immigration

A new analysis from the Center for Immigration Studies confirms what many have long suspected: Donald Trump’s strong stance on curbing illegal immigration was responsible for attracting many voters in 2016 who had not supported Mitt Romney in 2012.

On the flip side, Trump’s immigration stance did not cause him to lose as many Romney voters as he gained.

Therefore, the immigration issue likely played a key role in catapulting Trump into the White House.

James G. Gimpel, professor of government at the University of Maryland and the author of the analysis, acknowledged immigration is an issue that now polarizes Americans along party lines more than at any time in contemporary history. Yet when Gimpel controlled for party identification, he found attitudes toward immigration did indeed drive voters to support Trump. The same was true when Gimpel controlled for sex, age, race, ethnicity, income and education.

The author estimated that 90 percent of voters with the most conservative (meaning restrictionist) views on immigration voted for Trump in 2016. This was unsurprising, given that Trump made immigration restriction a central focus of his campaign. Meanwhile, in 2012, only 70 percent of those same voters voted for Romney, who kept his immigration views mostly quiet on the campaign trail.

Predictably, only 5 percent of voters with the most liberal views on immigration voted for Trump in 2016. But Romney’s performance among this group of voters was not much better, as he attracted 11 percent support.

America is headed down a suicidal path contends Leo Hohmann’s “Stealth Invasion: Muslim Conquest Through Immigration and Resettlement Jihad,” available now in hard copy or e-book at the WND Superstore.

Breaking down these voters by demographics yielded some interesting findings. Among women who hold the most restrictive views on immigration (about one-third of all women, according to the author), 86 percent voted for Trump and 68 percent voted for Romney, a difference of 18 percentage points. But while 4 percent of women with the most liberal immigration views voted for Trump, only 10 percent voted for Romney, a six-point difference. Therefore, the immigration issue appears to have driven more women toward Trump than away from him.

Among African-American voters with the most restrictive immigration views, 75 percent voted for Trump whereas only 32 percent voted for Romney. That was a huge 43-point difference, but African-Americans with the most liberal immigration views apparently didn’t see any difference between Trump and Romney, with just 2 percent voting for each candidate. So Trump’s immigration rhetoric made a major difference for African-Americans who wanted to restrict immigration.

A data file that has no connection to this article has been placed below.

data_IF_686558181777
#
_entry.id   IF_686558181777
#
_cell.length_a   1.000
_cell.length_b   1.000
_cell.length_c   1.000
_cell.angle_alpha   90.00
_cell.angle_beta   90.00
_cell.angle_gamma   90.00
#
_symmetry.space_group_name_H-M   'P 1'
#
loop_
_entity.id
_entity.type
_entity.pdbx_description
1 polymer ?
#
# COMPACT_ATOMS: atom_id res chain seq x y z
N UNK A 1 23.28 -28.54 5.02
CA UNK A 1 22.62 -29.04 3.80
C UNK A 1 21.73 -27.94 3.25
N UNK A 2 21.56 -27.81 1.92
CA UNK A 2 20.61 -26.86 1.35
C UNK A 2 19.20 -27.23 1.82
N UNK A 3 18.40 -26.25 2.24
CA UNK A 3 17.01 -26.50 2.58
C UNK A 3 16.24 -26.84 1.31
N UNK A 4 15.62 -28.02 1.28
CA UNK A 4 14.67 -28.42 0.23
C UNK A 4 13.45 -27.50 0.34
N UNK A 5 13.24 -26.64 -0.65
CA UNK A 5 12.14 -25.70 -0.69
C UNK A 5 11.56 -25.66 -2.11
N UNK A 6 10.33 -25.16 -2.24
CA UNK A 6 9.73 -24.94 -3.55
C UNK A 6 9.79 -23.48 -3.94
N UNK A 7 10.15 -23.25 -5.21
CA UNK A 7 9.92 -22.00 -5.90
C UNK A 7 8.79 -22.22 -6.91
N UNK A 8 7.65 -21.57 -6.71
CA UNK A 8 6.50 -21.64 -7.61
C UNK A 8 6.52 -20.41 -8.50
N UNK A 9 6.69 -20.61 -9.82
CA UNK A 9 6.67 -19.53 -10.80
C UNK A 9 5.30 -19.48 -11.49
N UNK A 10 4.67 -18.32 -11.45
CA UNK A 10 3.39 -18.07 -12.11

It also made a significant difference for voters identified as “weak Democrats” who favored immigration restriction. Forty-six percent of this group voted for Trump while only 11 percent voted for Romney. Weak Democrats with generous views on immigration did not shift nearly as much from 2012 to 2016, with less than 1 percent supporting Romney and 3 percent supporting Trump.

The same pattern was visible among voters with post-graduate degrees. Only 2 percent of such well-educated voters who favored the most generous immigration policies voted for Trump, while 4 percent voted for Romney. But among well-educated voters with restrictive views on immigration, the differences were stark: 76 percent voted for Trump while only 44 percent voted for Romney.

While Trump’s tough immigration rhetoric seems to have helped him among women, African-Americans, weak Democrats and the well-educated, it appears to have hurt him slightly among a few other groups. Only 2 percent of Hispanics with the most liberal immigration views voted for Trump, while 11 percent voted for Romney. Trump outperformed Romney among Hispanics with the most restrictive immigration views, but only by a five-point margin – 75 percent to 70 percent.

Nor was the immigration issue favorable to Trump for “strong Republican” voters. Among strong Republicans with the most restrictive immigration views, 97 percent supported Trump and 93 percent supported Romney. But Trump’s slight advantage there was wiped out by a major disadvantage among strong Republicans who favored liberal immigration policies. Forty percent of this group voted for Romney while only 18 percent voted for Trump.

Among lower middle-income men, those who held more restrictionist views supported Trump more than Romney, as expected. However, lower middle-income men with more liberal views on immigration also supported Trump more than Romney, meaning there may have been factors other than immigration that led them to vote for Trump in 2016.

Gimpel concluded: “Any campaign strategy emphasizing an incendiary wedge issue will produce trade-offs in support, as a candidate may lose voters that an alternative candidate from their party might have won, while improving on support from other blocs that another candidate would have lost. From the evidence assembled here, the gains from a focus on immigration restriction appear to have been considerably larger than the losses.”

Gimpel drew his data from the Democracy Fund Voter Study Group survey released in June 2017. To rank voters based on their views on immigration, he created an additive index based on responses to three survey questions that gauged respondents’ views toward various aspects of immigration. His index ranged from one to eight, with one representing the most  liberal immigration views and eight representing the most restrictive immigration views.

America is headed down a suicidal path contends Leo Hohmann’s “Stealth Invasion: Muslim Conquest Through Immigration and Resettlement Jihad,” available now in hard copy or e-book at the WND Superstore.

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